I'm not discouraging you from considering the idea of having dad be the primary caretaker because it is absolutely wonderful for our kids and they are thriving in his care. Especially now that I am working less and can participate in a lot of their activities, I feel more connected to their day-to-day lives. And I choose to share as much of their care as I can, so perhaps it would be possible for me to do less if I chose to, given different circumstances. I just want to let you know that, at least for us, having dad be the primary caregiver doesn't relieve me of as much parenting stress as you might imagine. I'm not saying it wouldn't work differently for someone else, as our situations are a bit different, but I thought it might be useful to hear from another working mom married to a stay-at-home dad. 


scairns's Avatar scairns 12:02 AM 10-18-2011

I think it is pretty selfish of you to not give him a child after he has taken on 2 kids that are not his. I had 4 kids when my hubby came aboard and I told him I will have as many kids as he would like as long as we were done by the time I was a certain age. Its the least I could do for him to come in and take my children as his own. Just my opinion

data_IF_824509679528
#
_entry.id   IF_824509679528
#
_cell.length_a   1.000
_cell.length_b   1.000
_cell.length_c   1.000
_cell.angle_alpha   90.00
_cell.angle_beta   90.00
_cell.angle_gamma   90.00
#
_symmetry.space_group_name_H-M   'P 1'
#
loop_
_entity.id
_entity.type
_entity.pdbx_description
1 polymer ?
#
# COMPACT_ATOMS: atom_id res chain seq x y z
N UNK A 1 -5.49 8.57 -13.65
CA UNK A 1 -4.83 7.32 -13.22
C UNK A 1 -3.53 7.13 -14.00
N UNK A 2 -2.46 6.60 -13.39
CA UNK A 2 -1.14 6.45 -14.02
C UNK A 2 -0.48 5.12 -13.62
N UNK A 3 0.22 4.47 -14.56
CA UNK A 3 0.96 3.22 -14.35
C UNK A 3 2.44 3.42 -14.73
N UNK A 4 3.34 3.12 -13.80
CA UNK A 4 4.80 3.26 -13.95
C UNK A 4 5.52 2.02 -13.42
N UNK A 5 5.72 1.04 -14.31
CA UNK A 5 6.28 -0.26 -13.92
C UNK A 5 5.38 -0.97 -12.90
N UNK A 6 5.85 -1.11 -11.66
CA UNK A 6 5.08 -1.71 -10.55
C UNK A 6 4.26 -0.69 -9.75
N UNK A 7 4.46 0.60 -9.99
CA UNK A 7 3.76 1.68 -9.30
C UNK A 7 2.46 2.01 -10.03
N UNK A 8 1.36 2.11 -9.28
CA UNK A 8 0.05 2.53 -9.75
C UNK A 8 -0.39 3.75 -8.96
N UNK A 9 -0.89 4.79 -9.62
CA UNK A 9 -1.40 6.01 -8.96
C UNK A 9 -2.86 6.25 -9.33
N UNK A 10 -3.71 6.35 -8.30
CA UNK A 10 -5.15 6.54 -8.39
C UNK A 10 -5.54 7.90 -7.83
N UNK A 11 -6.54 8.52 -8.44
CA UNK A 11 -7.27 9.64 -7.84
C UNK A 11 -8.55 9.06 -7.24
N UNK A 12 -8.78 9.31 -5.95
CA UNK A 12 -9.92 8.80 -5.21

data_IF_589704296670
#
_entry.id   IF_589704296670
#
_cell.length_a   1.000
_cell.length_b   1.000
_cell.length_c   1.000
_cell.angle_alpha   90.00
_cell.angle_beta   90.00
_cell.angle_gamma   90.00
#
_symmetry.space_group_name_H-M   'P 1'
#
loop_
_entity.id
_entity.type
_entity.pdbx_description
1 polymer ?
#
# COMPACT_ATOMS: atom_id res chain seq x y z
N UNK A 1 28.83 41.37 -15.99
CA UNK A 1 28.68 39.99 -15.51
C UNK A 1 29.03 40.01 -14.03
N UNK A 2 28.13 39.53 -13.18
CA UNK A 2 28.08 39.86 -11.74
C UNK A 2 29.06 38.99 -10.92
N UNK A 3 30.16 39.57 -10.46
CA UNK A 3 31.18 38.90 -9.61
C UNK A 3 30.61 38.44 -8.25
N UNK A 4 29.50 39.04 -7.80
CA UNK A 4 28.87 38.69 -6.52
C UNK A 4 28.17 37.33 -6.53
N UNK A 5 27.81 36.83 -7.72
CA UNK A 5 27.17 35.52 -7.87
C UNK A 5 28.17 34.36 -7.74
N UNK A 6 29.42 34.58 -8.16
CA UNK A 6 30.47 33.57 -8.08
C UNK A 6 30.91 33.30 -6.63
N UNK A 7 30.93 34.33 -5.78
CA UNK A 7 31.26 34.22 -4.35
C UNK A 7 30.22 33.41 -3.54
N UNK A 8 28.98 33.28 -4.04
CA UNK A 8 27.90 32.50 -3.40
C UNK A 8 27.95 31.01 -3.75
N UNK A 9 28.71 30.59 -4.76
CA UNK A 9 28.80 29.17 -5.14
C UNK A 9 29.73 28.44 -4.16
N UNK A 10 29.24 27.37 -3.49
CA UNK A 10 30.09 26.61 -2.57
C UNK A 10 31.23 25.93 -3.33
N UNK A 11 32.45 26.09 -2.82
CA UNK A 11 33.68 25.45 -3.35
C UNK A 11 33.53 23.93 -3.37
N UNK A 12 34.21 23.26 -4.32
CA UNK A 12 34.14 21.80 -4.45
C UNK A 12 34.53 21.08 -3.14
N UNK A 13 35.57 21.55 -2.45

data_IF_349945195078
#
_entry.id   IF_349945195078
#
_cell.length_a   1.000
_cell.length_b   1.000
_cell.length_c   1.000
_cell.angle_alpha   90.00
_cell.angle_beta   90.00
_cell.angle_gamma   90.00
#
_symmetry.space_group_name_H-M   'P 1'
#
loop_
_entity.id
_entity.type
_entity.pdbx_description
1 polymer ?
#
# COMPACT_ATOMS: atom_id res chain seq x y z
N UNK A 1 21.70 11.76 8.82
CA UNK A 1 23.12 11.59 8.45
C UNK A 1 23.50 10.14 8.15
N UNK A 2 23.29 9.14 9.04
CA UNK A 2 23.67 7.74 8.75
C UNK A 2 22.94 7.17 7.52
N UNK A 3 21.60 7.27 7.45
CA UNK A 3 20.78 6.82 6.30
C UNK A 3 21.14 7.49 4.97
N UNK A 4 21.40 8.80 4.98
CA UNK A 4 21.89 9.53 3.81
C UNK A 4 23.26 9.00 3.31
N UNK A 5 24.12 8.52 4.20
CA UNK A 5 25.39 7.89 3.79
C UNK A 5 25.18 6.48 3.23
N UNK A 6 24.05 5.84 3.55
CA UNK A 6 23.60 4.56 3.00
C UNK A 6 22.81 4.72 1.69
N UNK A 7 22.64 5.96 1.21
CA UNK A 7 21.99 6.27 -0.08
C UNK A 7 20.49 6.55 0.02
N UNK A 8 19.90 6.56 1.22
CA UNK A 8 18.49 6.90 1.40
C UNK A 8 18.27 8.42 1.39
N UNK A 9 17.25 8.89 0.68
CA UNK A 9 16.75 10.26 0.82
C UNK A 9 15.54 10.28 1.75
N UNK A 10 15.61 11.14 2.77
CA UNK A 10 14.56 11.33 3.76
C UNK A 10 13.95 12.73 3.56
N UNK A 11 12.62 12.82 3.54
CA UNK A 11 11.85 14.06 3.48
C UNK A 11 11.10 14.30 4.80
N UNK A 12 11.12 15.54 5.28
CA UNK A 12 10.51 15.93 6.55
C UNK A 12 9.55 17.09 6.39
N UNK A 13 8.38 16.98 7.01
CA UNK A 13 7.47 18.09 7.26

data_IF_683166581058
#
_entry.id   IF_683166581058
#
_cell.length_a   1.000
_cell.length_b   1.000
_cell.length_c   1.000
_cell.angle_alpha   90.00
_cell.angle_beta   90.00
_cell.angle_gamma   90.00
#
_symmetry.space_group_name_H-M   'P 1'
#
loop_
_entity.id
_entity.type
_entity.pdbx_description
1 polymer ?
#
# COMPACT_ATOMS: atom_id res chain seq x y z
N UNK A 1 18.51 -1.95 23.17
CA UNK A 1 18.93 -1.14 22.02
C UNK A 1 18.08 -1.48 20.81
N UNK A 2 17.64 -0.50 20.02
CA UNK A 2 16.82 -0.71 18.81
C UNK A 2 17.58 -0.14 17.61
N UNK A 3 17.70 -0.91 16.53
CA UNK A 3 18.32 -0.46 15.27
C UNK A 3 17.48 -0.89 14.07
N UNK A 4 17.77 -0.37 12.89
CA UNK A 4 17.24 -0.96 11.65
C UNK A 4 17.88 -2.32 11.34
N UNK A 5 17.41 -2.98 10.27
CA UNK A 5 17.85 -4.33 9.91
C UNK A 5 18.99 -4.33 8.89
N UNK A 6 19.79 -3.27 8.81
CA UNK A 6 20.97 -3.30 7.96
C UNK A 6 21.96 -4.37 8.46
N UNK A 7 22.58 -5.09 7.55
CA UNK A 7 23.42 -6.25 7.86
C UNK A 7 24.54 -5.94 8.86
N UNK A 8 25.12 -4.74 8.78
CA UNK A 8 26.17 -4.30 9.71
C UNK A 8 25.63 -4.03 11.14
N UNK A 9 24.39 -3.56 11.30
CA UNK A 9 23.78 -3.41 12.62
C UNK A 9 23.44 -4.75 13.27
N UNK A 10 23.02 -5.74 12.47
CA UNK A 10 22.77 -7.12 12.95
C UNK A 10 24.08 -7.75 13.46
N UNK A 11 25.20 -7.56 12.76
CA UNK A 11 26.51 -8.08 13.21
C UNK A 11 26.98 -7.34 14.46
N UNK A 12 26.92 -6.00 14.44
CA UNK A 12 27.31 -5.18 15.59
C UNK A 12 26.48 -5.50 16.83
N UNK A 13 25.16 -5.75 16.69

VocalMinority's Avatar VocalMinority 06:42 AM 10-18-2011

Quote:

Originally Posted by scairns View Post

I think it is pretty selfish of you to not give him a child after he has taken on 2 kids that are not his. I had 4 kids when my hubby came aboard and I told him I will have as many kids as he would like as long as we were done by the time I was a certain age. Its the least I could do for him to come in and take my children as his own. Just my opinion 


I think people need to be as honest as possible about their desires and intentions, going into a marriage - and then not be disappointed if the other person's desires and intentions don't change.

 

Scairns, you told your husband you'd have more kids for him.  So it was reasonable of him to expect that, once he married you.  It sounds like the OP was honest with her husband, that she had grave reservations about having any more children.  So, if he feels disappointed about not having any of his own, the root of his problem is his own choice to marry a woman who didn't want more kids; not her unwillingness to bear them.

 

OP, two (conflicting) thoughts: